Irish rugby is mourning the death of their 1985 Triple Crown-winning coach Mick Doyle.
The 63-year-old, who was killed in a road accident on Tuesday, will be remembered as a true giant of the sport who helped mastermind one of Irish's rugby's finest achievements.
A larger-than-life character, back-row forward Doyle won 20 caps for Ireland between 1965 and 1968, three of them with his younger brother Tommy in the same team, and scored a debut try against France at Lansdowne Road.
He toured South Africa with the 1968 Lions, while a successful club career included spells with Garryowen, Blackrock College, University College Dublin (UCD), Edinburgh Wanderers and Cambridge University.
As a coach, Doyle enjoyed great success with Leinster where he oversaw inter-provincial championship honours five years in succession between 1979 and 1983.
Those triumphs provided an obvious springboard to the national set-up, and he was at the helm of Ireland's 1985 squad which secured Five Nations Championship and Triple Crown glory.
The Triple Crown was clinched against England in Dublin, a tense 13-10 verdict gained through a late Michael Kiernan drop-goal.
Captained by St Mary's College hooker Ciaran Fitzgerald, Ireland won the championship by a point from France, Doyle's heroes included the likes of Donal Lenihan, Willie Anderson, Phil Orr, Brendan Mullin and Hugo McNeill.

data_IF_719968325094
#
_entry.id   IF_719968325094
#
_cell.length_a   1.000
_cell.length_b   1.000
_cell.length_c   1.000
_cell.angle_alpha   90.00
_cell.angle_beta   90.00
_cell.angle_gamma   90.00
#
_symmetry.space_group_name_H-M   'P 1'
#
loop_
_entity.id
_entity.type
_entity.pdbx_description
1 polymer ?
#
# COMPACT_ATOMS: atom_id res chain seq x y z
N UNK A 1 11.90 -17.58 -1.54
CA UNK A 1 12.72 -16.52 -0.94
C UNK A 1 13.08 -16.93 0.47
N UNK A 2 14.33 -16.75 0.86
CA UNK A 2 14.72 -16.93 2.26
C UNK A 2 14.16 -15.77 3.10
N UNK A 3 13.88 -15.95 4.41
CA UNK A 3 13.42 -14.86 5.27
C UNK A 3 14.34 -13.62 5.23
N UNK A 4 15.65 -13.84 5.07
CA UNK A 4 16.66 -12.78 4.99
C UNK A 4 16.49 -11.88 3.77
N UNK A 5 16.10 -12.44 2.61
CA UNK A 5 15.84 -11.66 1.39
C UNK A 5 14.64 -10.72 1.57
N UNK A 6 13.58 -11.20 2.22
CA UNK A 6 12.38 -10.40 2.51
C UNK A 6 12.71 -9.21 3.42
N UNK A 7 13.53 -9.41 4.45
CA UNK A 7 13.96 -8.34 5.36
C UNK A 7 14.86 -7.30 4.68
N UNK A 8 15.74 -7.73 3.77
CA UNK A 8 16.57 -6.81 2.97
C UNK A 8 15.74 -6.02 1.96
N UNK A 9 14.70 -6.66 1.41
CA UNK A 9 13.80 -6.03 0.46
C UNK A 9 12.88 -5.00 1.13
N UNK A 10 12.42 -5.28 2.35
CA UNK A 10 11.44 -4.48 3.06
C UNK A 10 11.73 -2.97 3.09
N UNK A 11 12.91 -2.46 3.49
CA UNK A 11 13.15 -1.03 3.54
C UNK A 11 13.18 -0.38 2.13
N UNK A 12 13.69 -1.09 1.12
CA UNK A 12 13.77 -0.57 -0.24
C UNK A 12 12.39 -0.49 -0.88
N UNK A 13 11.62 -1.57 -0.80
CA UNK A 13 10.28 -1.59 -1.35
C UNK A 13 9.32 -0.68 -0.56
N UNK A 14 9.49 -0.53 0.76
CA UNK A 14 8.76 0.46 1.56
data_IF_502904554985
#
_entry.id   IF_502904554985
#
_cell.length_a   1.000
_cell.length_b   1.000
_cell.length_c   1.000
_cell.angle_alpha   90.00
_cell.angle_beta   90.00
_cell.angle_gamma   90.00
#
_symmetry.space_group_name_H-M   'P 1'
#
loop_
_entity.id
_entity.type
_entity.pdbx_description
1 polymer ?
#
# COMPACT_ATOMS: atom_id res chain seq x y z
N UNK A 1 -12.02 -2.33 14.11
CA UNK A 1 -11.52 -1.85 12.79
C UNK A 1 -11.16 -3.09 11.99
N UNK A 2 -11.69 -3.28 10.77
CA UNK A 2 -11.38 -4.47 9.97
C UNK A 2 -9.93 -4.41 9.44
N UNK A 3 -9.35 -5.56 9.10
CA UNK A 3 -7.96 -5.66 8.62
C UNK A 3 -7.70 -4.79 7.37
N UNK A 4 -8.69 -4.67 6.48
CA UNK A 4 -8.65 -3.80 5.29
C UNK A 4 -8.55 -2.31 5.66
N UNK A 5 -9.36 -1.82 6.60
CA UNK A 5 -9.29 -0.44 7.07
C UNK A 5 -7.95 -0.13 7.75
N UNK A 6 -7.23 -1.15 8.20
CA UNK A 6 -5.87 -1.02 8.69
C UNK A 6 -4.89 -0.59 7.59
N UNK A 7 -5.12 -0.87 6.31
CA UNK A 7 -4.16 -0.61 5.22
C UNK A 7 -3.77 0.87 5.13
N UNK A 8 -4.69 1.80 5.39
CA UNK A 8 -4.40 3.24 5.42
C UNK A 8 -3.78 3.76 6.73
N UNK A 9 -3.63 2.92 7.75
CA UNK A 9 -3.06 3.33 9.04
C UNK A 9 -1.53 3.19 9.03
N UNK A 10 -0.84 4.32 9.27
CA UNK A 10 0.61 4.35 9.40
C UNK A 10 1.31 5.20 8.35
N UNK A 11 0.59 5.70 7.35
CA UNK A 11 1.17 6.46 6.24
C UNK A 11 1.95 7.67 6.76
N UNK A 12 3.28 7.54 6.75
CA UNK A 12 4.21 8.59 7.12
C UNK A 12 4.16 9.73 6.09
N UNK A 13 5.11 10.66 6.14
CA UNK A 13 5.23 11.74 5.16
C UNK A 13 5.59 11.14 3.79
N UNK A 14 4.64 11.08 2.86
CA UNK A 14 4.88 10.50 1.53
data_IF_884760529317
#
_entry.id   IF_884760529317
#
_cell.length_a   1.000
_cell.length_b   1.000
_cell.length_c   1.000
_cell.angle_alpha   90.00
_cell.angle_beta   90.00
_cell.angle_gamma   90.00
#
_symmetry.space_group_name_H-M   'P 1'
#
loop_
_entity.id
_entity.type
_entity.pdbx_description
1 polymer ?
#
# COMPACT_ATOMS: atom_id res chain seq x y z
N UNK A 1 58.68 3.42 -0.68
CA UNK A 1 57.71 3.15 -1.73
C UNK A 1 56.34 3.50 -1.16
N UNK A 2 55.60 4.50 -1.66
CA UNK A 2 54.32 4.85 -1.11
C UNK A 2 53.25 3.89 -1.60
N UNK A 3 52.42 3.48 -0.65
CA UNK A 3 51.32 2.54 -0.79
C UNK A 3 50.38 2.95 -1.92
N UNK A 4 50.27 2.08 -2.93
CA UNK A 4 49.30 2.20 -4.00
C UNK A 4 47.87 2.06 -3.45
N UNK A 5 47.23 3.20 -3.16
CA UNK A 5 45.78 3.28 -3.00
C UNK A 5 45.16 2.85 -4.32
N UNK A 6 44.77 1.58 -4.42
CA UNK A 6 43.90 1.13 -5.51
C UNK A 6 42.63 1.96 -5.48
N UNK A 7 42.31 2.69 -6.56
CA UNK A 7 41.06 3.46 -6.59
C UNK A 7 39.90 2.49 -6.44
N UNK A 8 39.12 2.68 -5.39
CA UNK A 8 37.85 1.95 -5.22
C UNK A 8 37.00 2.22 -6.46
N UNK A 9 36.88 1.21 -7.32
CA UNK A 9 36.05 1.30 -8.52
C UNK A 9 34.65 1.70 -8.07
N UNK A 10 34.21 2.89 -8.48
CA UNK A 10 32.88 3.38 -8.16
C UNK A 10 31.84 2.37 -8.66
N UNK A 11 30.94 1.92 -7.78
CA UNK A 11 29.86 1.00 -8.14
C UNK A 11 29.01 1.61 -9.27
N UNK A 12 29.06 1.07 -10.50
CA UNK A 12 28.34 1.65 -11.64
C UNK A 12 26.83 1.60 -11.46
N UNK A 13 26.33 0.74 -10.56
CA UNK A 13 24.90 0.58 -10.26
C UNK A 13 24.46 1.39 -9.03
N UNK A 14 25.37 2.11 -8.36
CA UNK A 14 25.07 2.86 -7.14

Ireland had to endure a 19-year wait for their next Triple Crown, a feat achieved earlier this season in the 2004 RBS 6 Nations by Brian O'Driscoll and company.
Doyle's life off the field, where he later became a newspaper and television rugby pundit, proved just as eventful.
Born in Castleireland, County Kerry, he studied to become a vet, and went on to become a leading expert in the poultry diseases.
He survived a major heart attack in 1987, and then nine years later, was hit by a brain haemorrhage.
Doyle's remarkable fightback from that latter illness inspired his book "Zero Point One Six: Living Extra Time" named after the percentage of people who actually recover from such a condition.
But perhaps one of his favourite sayings, often preached while at his pomp in Irish rugby, summed him up best.
"Give it a lash," was the Doyle mantra, and one which helped endear him to the hearts and minds of so many.
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